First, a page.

Engineers chug past Grand Street with power run game

Brooklyn Tech left the bells and whistles at home. After turning the ball over seven times last week in a loss to Thomas Jefferson, the Engineers had the most conservative of game plans: just pound the run, play after play.

“We really stressed that this week, limiting turnovers,” coach Kyle McKenna said. “We didn’t want to have to worry about putting the ball on the ground. … I think we have an outstanding offensive line. We really wanted to showcase that.”

Grand Street Campus had no answer.

Brooklyn Tech pounded out 269 yards on the ground in a 36-8 win Sunday afternoon in PSAL City Championship division football in Williamsburg. Senior running back Gino Nadela, who is just 5-foot-2 and 140 pounds, racked up 137 yards on 22 carries.

“It’s all the line,” Nadela said. “There’s hardly anybody coming at me. I just go through the holes they make.”

McKenna joked that Nadela is so small, running among the huge bodies on the offensive line, that he sometimes gets lost and appears on the other side of the pile. Assistant coach Derek Randall describes that as “going ninja.”

“That means I get down as low as I can so nobody sees me,” Nadela said with a laugh. “Once I go through the line, then I spread out.”

Mazaharul Islam’s 63-yard run in the first quarter set up a 2-yard quarterback keeper by Kevi Shyti for the game’s first touchdown. Standout sophomore James Gales made his presence felt in the second quatrer. He found pay dirt on a 23-yard run to make it 16-0 and on the ensuing Grand Street possession he intercepted Cristian Pena and returned it for an 82-yard score.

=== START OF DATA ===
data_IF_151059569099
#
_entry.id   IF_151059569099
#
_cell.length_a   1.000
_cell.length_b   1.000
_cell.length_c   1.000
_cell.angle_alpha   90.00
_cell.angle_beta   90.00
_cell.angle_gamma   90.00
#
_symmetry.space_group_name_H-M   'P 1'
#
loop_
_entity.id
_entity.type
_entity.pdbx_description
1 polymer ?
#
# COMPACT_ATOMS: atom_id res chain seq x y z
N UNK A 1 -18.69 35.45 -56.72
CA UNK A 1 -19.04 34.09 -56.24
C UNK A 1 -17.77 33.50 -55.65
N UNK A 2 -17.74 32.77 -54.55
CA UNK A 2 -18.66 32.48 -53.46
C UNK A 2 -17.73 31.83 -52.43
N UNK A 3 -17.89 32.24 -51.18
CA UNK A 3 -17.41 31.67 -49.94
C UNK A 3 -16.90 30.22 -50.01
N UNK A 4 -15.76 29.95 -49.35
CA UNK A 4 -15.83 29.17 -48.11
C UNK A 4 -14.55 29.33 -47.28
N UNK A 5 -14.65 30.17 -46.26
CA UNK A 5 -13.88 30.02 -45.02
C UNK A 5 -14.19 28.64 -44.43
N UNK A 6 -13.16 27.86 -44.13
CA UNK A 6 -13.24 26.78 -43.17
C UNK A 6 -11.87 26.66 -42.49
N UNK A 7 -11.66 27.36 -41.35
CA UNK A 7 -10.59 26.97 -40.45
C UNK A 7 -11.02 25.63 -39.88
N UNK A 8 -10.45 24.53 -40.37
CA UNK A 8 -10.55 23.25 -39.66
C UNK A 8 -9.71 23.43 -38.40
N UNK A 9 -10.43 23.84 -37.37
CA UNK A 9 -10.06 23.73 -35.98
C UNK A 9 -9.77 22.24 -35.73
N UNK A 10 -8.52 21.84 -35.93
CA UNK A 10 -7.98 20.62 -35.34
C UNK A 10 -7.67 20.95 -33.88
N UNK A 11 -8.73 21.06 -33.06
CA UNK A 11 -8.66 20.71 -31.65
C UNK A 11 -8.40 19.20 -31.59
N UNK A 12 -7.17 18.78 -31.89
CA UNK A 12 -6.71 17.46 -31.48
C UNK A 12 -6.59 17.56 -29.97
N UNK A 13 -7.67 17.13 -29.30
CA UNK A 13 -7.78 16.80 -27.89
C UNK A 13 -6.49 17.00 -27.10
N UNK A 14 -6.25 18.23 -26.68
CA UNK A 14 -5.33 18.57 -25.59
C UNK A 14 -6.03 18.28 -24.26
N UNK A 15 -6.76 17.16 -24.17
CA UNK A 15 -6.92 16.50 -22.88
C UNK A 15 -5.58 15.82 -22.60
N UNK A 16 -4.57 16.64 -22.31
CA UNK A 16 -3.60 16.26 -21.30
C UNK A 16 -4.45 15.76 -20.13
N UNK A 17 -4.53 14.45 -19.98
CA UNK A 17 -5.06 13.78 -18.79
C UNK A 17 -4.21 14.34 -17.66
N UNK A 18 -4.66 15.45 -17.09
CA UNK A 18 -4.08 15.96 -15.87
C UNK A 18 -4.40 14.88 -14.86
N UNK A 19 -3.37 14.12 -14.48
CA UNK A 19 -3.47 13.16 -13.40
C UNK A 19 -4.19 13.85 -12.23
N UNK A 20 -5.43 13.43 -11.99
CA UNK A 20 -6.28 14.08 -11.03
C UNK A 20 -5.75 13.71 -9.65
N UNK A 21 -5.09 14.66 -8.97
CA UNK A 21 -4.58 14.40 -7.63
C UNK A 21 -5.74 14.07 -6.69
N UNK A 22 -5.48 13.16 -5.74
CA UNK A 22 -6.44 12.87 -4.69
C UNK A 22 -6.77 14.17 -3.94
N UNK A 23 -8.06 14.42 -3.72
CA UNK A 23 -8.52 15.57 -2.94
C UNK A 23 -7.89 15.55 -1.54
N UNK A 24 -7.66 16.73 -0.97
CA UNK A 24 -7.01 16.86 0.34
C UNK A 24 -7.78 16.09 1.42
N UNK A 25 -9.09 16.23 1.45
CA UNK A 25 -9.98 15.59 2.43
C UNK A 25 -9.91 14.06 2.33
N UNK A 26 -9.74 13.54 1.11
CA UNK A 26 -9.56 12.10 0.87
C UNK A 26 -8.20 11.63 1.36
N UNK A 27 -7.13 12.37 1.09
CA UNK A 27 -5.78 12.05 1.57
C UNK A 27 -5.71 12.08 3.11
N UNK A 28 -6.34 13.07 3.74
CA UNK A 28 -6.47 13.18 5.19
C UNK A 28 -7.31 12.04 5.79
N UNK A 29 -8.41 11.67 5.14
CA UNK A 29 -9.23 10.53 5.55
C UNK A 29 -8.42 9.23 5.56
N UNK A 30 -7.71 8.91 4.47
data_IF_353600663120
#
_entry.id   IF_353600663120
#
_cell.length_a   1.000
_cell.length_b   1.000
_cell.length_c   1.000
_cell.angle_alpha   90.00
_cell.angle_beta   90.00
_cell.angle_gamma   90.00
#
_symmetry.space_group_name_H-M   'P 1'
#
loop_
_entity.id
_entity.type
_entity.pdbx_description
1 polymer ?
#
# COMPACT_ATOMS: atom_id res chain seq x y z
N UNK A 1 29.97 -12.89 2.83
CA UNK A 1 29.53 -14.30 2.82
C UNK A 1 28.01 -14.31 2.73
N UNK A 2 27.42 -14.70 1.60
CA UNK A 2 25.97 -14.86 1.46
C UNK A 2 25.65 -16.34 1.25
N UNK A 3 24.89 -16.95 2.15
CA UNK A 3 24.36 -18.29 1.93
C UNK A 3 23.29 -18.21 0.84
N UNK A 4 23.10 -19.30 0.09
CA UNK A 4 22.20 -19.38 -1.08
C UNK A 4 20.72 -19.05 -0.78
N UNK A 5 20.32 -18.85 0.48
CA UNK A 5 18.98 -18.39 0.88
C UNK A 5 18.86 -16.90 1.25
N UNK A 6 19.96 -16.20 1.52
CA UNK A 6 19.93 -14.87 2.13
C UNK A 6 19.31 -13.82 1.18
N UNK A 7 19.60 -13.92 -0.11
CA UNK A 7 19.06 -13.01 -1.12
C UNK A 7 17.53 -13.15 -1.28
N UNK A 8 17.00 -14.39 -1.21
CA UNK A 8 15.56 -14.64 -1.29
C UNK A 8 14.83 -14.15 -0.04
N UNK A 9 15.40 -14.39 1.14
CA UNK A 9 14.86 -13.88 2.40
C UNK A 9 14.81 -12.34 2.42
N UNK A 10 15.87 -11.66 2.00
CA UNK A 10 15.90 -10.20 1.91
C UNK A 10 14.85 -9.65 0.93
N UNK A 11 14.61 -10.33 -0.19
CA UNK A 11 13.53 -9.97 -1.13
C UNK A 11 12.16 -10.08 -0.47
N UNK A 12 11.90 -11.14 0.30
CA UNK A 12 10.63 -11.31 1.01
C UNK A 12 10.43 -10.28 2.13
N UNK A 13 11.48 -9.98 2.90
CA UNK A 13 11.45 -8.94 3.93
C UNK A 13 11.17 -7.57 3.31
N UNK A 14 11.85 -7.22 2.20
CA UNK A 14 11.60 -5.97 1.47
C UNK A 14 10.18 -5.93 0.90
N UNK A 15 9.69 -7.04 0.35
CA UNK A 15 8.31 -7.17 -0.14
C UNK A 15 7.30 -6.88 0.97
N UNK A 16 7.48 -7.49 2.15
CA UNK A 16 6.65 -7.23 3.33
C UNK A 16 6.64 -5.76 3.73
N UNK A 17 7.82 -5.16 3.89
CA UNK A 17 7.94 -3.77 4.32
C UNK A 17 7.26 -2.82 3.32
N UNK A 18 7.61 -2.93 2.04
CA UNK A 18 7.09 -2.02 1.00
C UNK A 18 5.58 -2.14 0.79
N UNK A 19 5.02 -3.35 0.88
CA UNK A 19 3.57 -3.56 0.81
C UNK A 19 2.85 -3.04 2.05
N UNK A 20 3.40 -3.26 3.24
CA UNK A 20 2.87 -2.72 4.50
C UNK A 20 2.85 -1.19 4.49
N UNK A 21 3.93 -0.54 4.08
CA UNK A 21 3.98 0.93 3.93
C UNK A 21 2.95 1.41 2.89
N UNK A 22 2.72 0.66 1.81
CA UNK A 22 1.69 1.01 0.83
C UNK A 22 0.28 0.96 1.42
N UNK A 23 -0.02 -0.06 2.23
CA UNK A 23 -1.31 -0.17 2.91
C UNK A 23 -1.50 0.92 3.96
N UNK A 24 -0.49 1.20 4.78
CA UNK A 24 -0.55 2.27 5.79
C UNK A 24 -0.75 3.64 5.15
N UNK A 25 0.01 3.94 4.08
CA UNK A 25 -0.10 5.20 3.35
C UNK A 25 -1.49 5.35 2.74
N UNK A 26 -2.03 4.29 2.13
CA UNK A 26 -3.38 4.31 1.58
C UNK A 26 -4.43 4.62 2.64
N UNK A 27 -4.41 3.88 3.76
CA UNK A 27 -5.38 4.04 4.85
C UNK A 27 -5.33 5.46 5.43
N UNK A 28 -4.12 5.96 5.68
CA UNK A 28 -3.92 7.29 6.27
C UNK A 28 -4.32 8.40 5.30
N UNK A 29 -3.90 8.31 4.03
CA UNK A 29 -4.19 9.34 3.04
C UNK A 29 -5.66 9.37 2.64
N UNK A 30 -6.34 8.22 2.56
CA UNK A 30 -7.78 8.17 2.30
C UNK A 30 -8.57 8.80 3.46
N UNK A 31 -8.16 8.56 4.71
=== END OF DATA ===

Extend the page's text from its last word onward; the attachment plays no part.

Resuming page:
Just like that, Brooklyn Tech (3-2) was up 22-0 when it looked like Grand Street (2-3) was knocking on the door with 1:20 left in the first half.

“I think it was a huge momentum turner,” McKenna said.

The defense came up with another massive play in the third quarter. With Grand Street driving, safety Suyeta Griffin sacked Pena and stripped him of the ball. Brooklyn Tech sophomore Thomas Plonski recovered to stall another Wolves drive.

“They weren’t getting anything on offense,” Gales said.

And the Engineers just kept rolling. Shyti’s 8-yard touchdown pass to 6-foot-4 tight end Stephen Harris gave them a 29-0 lead with 9:42 left in the game. Shyti was 6-of-7 passing – with five of those going to Harris – for 84 yards with three touchdowns, including two on the ground.

On the next play from scrimmage, Pena hit Ismail Height for a 55-yard touchdown to make it 29-8, but Brooklyn Tech commenced an 11-yard drive, culminating with a Shyti 5-yard keeper, that drained 6:23 off the clock.

“Looking at it in the big picture, there’s a big difference between being 2-3 and being 3-2,” McKenna said. “It’s huge.”

The second-year coach was Grand Street’s offensive coordinator for seven years under former coach Eddie Gazzillo, so the victory had added meaning for him. McKenna remains tight with Wolves coach Mike Lightfoot and his staff. And he also knows quite a bit about their personnel — enough to keep the ball on the ground time after time.

“We kept doing what was working,” McKenna said.

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